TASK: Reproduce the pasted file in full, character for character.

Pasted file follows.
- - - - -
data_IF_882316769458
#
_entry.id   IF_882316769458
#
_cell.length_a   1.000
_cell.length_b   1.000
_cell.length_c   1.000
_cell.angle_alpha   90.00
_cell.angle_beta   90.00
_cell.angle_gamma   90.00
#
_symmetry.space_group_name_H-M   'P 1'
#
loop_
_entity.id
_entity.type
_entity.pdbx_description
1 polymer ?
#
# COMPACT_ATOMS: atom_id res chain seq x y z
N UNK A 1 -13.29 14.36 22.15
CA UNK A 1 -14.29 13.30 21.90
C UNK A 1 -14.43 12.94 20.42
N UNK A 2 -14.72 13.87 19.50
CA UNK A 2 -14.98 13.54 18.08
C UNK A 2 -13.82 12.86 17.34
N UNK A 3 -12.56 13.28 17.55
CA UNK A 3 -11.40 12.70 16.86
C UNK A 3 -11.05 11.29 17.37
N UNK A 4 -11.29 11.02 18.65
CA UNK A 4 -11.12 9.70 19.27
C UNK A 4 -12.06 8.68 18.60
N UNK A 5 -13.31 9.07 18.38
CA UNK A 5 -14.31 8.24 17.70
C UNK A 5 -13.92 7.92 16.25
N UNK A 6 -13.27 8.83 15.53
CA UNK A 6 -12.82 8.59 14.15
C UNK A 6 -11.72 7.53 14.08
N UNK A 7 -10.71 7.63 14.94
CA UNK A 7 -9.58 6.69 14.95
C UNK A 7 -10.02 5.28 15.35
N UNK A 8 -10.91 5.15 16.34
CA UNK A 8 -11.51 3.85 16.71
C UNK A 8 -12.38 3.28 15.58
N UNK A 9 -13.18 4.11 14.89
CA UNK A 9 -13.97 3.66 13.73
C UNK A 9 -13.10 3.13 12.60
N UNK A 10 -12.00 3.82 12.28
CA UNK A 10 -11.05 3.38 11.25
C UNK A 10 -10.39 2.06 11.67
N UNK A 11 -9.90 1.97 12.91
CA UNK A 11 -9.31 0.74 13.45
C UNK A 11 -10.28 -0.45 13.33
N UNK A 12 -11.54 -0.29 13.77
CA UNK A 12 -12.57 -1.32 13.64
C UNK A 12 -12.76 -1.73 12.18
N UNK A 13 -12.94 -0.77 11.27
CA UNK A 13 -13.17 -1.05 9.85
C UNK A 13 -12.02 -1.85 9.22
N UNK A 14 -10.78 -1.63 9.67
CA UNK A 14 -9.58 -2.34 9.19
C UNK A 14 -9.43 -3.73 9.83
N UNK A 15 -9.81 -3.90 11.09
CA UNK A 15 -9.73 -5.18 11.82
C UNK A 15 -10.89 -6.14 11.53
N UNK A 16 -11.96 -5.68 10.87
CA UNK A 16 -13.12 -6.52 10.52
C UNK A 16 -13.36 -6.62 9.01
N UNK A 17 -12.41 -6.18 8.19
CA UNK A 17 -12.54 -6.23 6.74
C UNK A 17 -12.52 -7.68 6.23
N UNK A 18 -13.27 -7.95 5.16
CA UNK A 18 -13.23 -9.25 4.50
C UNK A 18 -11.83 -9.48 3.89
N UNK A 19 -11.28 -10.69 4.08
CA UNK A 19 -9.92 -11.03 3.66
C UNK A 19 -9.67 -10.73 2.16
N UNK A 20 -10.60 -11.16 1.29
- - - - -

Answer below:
data_IF_882316769458
#
_entry.id   IF_882316769458
#
_cell.length_a   1.000
_cell.length_b   1.000
_cell.length_c   1.000
_cell.angle_alpha   90.00
_cell.angle_beta   90.00
_cell.angle_gamma   90.00
#
_symmetry.space_group_name_H-M   'P 1'
#
loop_
_entity.id
_entity.type
_entity.pdbx_description
1 polymer ?
#
# COMPACT_ATOMS: atom_id res chain seq x y z
N UNK A 1 -13.29 14.36 22.15
CA UNK A 1 -14.29 13.30 21.90
C UNK A 1 -14.43 12.94 20.42
N UNK A 2 -14.72 13.87 19.50
CA UNK A 2 -14.98 13.54 18.08
C UNK A 2 -13.82 12.86 17.34
N UNK A 3 -12.56 13.28 17.55
CA UNK A 3 -11.40 12.70 16.86
C UNK A 3 -11.05 11.29 17.37
N UNK A 4 -11.29 11.02 18.65
CA UNK A 4 -11.12 9.70 19.27
C UNK A 4 -12.06 8.68 18.60
N UNK A 5 -13.31 9.07 18.38
CA UNK A 5 -14.31 8.24 17.70
C UNK A 5 -13.92 7.92 16.25
N UNK A 6 -13.27 8.83 15.53
CA UNK A 6 -12.82 8.59 14.15
C UNK A 6 -11.72 7.53 14.08
N UNK A 7 -10.71 7.63 14.94
CA UNK A 7 -9.58 6.69 14.95
C UNK A 7 -10.02 5.28 15.35
N UNK A 8 -10.91 5.15 16.34
CA UNK A 8 -11.51 3.85 16.71
C UNK A 8 -12.38 3.28 15.58
N UNK A 9 -13.18 4.11 14.89
CA UNK A 9 -13.97 3.66 13.73
C UNK A 9 -13.10 3.13 12.60
N UNK A 10 -12.00 3.82 12.28
CA UNK A 10 -11.05 3.38 11.25
C UNK A 10 -10.39 2.06 11.67
N UNK A 11 -9.90 1.97 12.91
CA UNK A 11 -9.31 0.74 13.45
C UNK A 11 -10.28 -0.45 13.33
N UNK A 12 -11.54 -0.29 13.77
CA UNK A 12 -12.57 -1.32 13.64
C UNK A 12 -12.76 -1.73 12.18
N UNK A 13 -12.94 -0.77 11.27
CA UNK A 13 -13.17 -1.05 9.85
C UNK A 13 -12.02 -1.85 9.22
N UNK A 14 -10.78 -1.63 9.67
CA UNK A 14 -9.58 -2.34 9.19
C UNK A 14 -9.43 -3.73 9.83
N UNK A 15 -9.81 -3.90 11.09
CA UNK A 15 -9.73 -5.18 11.82
C UNK A 15 -10.89 -6.14 11.53
N UNK A 16 -11.96 -5.68 10.87
CA UNK A 16 -13.12 -6.52 10.52
C UNK A 16 -13.36 -6.62 9.01
N UNK A 17 -12.41 -6.18 8.19
CA UNK A 17 -12.54 -6.23 6.74
C UNK A 17 -12.52 -7.68 6.23
N UNK A 18 -13.27 -7.95 5.16
CA UNK A 18 -13.23 -9.25 4.50
C UNK A 18 -11.83 -9.48 3.89
N UNK A 19 -11.28 -10.69 4.08
CA UNK A 19 -9.92 -11.03 3.66
C UNK A 19 -9.67 -10.73 2.16
N UNK A 20 -10.60 -11.16 1.29